Mill holds the idea that happiness is the greatest desire of all people. He confirms this by exposing the whole meaning of happiness through the things that people desire. Mill’s theory also discusses that the utility is the basis of right conduct. One must be sacrificed to save the greater part of the people is also the idea of Mill. Like for example, in a hospital, the doctor will save the six sick patients by using the functioning organs of one healthy patient. Although, the doctor doesn’t want to sacrifice the well patient, he is obliged to do it for the benefit of the sick patients.

For the side of Utilitarianism the correct thing to do is to take the life of one healthy patient to be able to save and allow the other six to live, because it is much better for one person to die than to sacrifice the life of the majority. The highest virtue according to Mill is the readiness to sacrifice one’s happiness for the sake of others. Example, a taxi driver with his four passengers happens to notice the uncontrolled moving vehicle towards them; he suddenly pulls the steering wheel facing to his side when the other vehicle nearly collides to the passengers’ area, to save them.

And the vehicle bumps to the driver’s seat causing his death. Sacrifice is justified if it benefits the others. I consider Mills theory as a not good one because it contains principles that are not fair and righteous. Utilitarianism makes choices easy by choosing the obvious choice decided by the majority even if it’s not righteous. Killing an innocent person because it is the majority choice is bad. Utilitarianism doesn’t give moral importance to contracts and oath. Promises are broken and contracts are disregarded for the benefit of the majority. Contracts are binding and legal regardless of its recipient’s member.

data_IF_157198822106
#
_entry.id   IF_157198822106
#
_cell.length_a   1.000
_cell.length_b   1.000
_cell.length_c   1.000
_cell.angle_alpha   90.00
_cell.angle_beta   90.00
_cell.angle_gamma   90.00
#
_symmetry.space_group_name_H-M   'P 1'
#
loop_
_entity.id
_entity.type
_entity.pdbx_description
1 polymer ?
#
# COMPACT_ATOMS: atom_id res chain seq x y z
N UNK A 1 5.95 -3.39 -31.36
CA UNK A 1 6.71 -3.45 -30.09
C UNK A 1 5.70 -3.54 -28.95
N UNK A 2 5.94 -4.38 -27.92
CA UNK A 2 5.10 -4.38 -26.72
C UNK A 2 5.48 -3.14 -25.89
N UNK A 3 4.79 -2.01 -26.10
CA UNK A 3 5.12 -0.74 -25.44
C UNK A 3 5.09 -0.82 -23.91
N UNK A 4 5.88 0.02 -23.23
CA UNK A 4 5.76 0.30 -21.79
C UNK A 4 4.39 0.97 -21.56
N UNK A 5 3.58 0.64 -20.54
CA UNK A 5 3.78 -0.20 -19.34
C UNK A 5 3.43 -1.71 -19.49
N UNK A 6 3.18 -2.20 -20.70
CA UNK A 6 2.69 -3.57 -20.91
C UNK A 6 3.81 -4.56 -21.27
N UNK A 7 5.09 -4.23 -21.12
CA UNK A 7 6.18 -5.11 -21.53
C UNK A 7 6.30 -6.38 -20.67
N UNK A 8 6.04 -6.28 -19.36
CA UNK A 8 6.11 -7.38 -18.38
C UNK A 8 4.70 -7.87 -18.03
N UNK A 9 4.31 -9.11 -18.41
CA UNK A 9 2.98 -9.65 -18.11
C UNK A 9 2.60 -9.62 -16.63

Broken promises reflect the kind of person who rendered the promise. I go against from the view of Utilitarianism because it shows utility as the foundation of morality. An action is right if its utility increases. Not all actions that have great utility are right. For example, killing a hostage taker has a great utility because the hostages became free. But morally speaking, killing is still a crime. Utilitarianism gives no importance to moral responsibilities to loved ones and close friends. I have a responsibility to my sisters and brothers. But for Utilitarianism, a person with great utility is more important.

Utilitarianism is not good because it says that sometimes that wrong thing is the right thing to do. Example is torturing; a person is being tortured so as to force the accused to declare his other accomplice of the crime. This is not good because once the accused is not proven guilty should be free from physical punishment. Utilitarianism gives equal right to a person to be happy, but a person is entitled to be happy if he is good only. Reference Mill, JS. Utilitarianism. Spark Notes, http://www. sparknotes. com/philosophy/utilitarianism/summary. html.